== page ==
Pregnancy and Lactation Weekly Digest

For the Week Ending May 14, 2017.

Mother’s Day Cards Get Real

Mushy-gushy Mother’s Day cards not really your thing? FridaBaby, the company that makes the “NoseFrida” SnotSucker, has released some branded Mother’s Day cards that highlight some of the down and dirtier aspects of motherhood. Especially snot sucking. See examples here.

This is important for you because even if you don’t hear it from your baby yet, these can help you express your timeless gratitude to your mom.

Pretty pictures of baby connectomes

The latest trend in neuroscience posits that the functions of individual neurons or even brain regions are not as important as the ways in which those neurons are connected to each other – each person’s “connectome”. MRI scans of forty newborns done in England provides a baseline assessment of brain development, and can be used to help understand what distinguished healthy brains from those with autism or cerebral palsy. Next, the research group hopes to look at brains of fetuses in utero. Read more here.

This is important for you because everyone can benefit from insights gleaned from this type of basic research.


Rice contains arsenic – even when marketed to babies

Inorganic arsenic occurs naturally in soil and especially in water. In large enough quantities, it is toxic. Rice absorbs more arsenic from the ground than other crops because of the way it is grown. Normally this is not really an issue, since rinsing the rice before cooking can eliminate it. But in Europe, many baby products made of rice, like rice cakes and rice cereal, have recently been found to contain dangerously high levels of arsenic. Read more here.

This is important for you because it is a good reminder that what we put in our (and our kids’) bodies is important, and we should try our best to monitor it. It is NOT, however, a reason to panic or remove the last speck of rice from your diet.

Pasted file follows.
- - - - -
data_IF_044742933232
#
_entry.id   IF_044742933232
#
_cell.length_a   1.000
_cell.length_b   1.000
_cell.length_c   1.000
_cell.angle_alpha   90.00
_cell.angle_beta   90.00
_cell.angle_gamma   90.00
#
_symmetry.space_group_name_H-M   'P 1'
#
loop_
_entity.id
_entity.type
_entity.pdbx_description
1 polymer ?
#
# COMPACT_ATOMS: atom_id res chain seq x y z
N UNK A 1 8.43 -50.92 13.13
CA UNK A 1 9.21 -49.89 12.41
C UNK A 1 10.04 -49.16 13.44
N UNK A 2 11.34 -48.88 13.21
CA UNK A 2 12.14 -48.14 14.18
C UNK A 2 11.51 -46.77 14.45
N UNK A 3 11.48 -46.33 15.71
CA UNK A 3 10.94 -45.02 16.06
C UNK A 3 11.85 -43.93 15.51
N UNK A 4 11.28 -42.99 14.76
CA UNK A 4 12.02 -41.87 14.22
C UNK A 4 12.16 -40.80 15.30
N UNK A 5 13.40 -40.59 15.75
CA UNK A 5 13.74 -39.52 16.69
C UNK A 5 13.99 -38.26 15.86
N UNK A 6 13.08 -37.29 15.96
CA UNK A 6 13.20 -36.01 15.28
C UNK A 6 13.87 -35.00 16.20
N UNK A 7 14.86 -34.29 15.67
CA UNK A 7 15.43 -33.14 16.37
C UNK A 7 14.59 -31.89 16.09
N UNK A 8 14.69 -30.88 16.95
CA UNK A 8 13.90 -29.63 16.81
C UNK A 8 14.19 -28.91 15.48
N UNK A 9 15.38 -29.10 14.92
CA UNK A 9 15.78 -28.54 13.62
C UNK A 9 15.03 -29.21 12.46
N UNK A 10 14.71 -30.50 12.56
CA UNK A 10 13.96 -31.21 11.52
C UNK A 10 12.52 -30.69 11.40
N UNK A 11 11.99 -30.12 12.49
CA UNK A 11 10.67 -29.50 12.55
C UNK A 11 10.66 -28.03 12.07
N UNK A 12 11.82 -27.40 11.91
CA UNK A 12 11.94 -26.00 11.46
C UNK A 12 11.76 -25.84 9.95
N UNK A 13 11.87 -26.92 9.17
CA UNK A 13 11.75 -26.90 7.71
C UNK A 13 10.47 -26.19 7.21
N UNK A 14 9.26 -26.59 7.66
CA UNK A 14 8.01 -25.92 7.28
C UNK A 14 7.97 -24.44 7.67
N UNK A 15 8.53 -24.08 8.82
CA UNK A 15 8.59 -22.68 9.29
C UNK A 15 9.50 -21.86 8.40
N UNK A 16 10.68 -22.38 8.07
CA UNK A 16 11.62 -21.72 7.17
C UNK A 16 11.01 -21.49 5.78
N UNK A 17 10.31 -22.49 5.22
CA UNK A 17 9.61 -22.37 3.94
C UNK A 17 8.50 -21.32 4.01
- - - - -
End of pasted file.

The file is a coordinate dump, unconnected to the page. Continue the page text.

New Zika Diagnostic

Researchers at Colorado State University have modified a technique previously used to identify pneumonia and other diseases to detect Zika. It is quick and inexpensive and can tell whether a mosquito – or human blood – contains the virus. Read more here.

This is important for you because Zika remains a threat to fetuses in tropical climes, and may continue to be so for some time.

Expecting in Style

Storq makes mix-n-match maternity basics in Los Angeles; the New York Times Style section just endorsed them as “cool” Mother’s Day gifts. Read more here.

This is important for you because just because you’re pregnant doesn’t mean you don’t want to look good!

The most popular article on The Pulse this week was What Happens To Your Body The First 24 Hours After Giving Birth. It concludes: “Your body goes through a lot of changes immediately after birth and not all of them are pleasant. However, eventually they resolve.” Read the whole thing here.

Diana Gitig

Dr. Diana Gitig has a Ph.D. in cell biology and genetics from Cornell University, and has been writing about issues in biology – from molecular biology to cancer to immunology to neuroscience to nutrition to agriculture – for the past fifteen years. She has three teenaged children.


Add Comment